Pytivity by Quentin Dawans: manage Plasma Activities from command line and some automation

The cool part of sharing your knowledge is that often others pop up and improve what you shared. Time ago Quentin linked me his tool to manage Plasma Activities from command line. It’s written in Python, so it’s named Pytivity.

With Pytivity you can create, edit, delete, start, stop and activate Activities. But the true power of this tool relies on a feature of Activities that is still not exposed in the graphical user interface: placing scripts and *.desktop launchers in some particular hidden folders you will be able to define which apps or scripts will be executed when you start, stop, activate or deactivate an Activity.

Pytivity simply exposes it as command line interface, the syntax to create an Activity and set Dolphin to open when you activate the Activity is the following:

pytivity create --started dolphin MyNewActivity

My main use case is to start/stop software and restart them if needed when I come back to the activity, like a browser, mail client or a project in pycharm. I also use it to open tabs in Yakuake and execute some shell commands (ssh, change directory, activate python env, …).

Quentin Dawans, developer of Pytivity

The use cases are not limited to starting apps, you could use it to start/stop services. If like me you use Docker you will appreciate how setting an Activity to start/stop Docker is easy:

pytivity create --started "systemctl start docker" --stopped "systemctl stop docker" ActivityName

You could also set an Activity to start Docker and run a container from KDE Neon to have a Plasma desktop from git-stable or git-unstable repos confined in an Activity.

Another use case is starting Kontact with an Activity and close it killing Akonadi (that uses a lot of my 2GB of RAM also when Kontact is not running anymore) when you stop the Activity.

I imagine that it could be used also with kwriteconfig, that is a tool to edit apps settings, to change the preferences of an app before starting it. I would appreciate if will be possible to change system color scheme from command line but at the moment it seems impossible from kwriteconfig. Also, some apps, especially command line apps, often let you define the path of config file. With Pytivity you could specifying a different config file according to the running Activity.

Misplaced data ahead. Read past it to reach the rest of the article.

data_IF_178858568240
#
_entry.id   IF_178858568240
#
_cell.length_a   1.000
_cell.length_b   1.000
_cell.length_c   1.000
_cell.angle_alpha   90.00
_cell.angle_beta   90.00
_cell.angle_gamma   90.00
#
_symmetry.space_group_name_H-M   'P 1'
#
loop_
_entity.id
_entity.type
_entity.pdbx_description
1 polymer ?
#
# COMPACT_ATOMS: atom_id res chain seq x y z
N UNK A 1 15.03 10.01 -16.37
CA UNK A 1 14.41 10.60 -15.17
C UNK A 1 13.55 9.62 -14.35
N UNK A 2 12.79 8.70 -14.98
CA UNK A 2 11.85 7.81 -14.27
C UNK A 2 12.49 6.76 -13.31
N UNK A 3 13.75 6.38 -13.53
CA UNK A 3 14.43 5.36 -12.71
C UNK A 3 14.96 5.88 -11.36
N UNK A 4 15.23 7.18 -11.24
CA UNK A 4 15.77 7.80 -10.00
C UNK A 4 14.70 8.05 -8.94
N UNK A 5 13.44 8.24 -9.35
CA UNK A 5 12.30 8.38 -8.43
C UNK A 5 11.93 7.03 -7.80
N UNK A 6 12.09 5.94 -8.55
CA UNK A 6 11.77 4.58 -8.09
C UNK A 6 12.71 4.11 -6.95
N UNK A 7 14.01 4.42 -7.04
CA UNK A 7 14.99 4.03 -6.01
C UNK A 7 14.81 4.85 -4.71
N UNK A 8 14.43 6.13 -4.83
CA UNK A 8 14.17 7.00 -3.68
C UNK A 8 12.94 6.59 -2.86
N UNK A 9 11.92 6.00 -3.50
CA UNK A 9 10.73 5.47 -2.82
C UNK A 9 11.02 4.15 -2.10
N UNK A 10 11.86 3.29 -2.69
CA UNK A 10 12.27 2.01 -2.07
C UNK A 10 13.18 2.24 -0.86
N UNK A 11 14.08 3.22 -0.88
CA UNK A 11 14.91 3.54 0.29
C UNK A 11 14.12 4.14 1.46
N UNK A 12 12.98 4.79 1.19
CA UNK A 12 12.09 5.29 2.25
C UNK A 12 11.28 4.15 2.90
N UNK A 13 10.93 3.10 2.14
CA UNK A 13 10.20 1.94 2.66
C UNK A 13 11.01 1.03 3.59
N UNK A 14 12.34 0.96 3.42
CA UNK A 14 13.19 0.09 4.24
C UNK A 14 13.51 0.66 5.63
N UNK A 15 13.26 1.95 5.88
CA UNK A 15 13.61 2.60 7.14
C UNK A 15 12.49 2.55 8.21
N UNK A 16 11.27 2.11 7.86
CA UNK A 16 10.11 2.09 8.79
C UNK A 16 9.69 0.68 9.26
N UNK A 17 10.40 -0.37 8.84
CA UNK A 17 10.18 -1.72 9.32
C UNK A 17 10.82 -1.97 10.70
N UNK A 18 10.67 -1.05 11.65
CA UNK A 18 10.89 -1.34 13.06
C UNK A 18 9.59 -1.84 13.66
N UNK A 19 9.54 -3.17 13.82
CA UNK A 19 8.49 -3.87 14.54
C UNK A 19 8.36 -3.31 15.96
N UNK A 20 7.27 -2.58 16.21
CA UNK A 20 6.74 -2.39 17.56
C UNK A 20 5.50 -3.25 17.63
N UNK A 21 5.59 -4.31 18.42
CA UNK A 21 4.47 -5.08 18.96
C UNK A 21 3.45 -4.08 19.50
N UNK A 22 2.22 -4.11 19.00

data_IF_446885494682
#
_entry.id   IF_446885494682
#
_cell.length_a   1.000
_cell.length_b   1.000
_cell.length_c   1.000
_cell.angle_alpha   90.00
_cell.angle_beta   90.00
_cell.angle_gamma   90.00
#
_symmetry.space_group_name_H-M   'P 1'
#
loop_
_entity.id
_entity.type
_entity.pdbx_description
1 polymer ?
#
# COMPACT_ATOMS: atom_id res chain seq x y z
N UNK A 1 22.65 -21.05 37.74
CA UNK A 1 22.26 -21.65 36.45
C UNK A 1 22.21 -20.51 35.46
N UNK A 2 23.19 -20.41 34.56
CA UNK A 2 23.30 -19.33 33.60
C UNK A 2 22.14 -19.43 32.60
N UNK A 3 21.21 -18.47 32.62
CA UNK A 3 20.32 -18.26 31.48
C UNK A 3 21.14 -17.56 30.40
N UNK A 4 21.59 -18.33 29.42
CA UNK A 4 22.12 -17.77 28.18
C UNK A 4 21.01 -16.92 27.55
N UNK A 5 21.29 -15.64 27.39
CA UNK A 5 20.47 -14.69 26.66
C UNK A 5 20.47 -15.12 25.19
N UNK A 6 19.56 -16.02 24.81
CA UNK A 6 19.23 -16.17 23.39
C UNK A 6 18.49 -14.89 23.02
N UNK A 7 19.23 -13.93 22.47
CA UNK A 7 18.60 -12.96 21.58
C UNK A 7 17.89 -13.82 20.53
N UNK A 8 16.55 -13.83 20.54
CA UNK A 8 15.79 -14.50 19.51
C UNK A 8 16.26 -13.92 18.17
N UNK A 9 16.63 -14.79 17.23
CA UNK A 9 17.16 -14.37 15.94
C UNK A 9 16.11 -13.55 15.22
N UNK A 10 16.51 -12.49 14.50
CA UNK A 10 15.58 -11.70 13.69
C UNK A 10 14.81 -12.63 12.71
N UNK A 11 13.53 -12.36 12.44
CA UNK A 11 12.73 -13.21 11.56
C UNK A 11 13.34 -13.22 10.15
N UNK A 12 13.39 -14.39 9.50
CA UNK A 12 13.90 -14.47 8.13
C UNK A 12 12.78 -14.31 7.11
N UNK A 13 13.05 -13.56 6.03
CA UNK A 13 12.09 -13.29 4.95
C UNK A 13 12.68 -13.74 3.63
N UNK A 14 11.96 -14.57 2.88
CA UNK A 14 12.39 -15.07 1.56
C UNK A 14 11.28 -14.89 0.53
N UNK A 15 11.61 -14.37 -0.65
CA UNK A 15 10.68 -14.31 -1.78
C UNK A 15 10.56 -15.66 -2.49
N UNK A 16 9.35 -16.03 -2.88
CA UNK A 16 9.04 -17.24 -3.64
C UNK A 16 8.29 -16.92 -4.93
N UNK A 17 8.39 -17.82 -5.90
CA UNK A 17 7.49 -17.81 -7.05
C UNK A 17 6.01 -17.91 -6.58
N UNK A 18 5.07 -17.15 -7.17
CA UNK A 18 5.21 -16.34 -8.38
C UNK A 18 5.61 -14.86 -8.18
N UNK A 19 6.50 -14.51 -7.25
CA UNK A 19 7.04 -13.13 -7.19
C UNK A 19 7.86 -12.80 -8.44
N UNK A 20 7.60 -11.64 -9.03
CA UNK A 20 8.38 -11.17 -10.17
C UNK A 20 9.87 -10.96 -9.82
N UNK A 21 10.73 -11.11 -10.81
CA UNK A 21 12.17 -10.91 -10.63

Now you have another article you can link to those users that every time they read about Plasma Activities replies “Activities are useless”, “I can’t get what are the advantages of Activities” and “what’s the difference between Activities and virtual desktops?”. To the last question you can also reply: “virtual desktops are a way to manage windows, Activities are a way to manage tasks and related apps, services and configurations“.

Be sure to don’t miss the future realease of Plasma Vault by Ivan, the developer of Activities: it will let you encrypt and decrypt specific folders when you start/stop Activities. You can easily imagine it combined with an encrypted Firefox profile.

Meta: I updated my blog with some UX improvements, like categories/tags filter options in the sidebar to let you quickly find contents you are interested in. I also added a “subscribe” button that appear when you are visiting a category, a tag or a combination of them; that button will generate the RSS feed for the category/tag you selected. This because I will post on my blog stuff not strictly related to KDE. The post that are displayed in Planet KDE are the one from “Blog posts” category (that is the category that gather all the stuff in English) tagged as “For Planet KDE”.

I’m also experimenting a way to link blog articles to related Diaspora posts. You should see a button below to see comments on Diaspora. Sadly because of the decentralized nature of Diaspora, you need to be registered to my same pod to comment using the link I provide with the article. Alternatively you have to find me on Diaspora from your pod to add a comment.

Edit:I managed to develop a “comment on Diaspora button” that ask for your pod’s domain and then redirect to my post on your pod. It works with most Diaspora pods, if it doesn’t work probably your pod doesn’t federate with mine (sechat.org).

Comments (Markdown supported):

  1. Sébastien

    Great feature!!!
    Thanks

  2. Pingback: Links 10/7/2017: Fedora 26 is Coming, Debian 9 ‘Stretch’ Reviewed | Techrights

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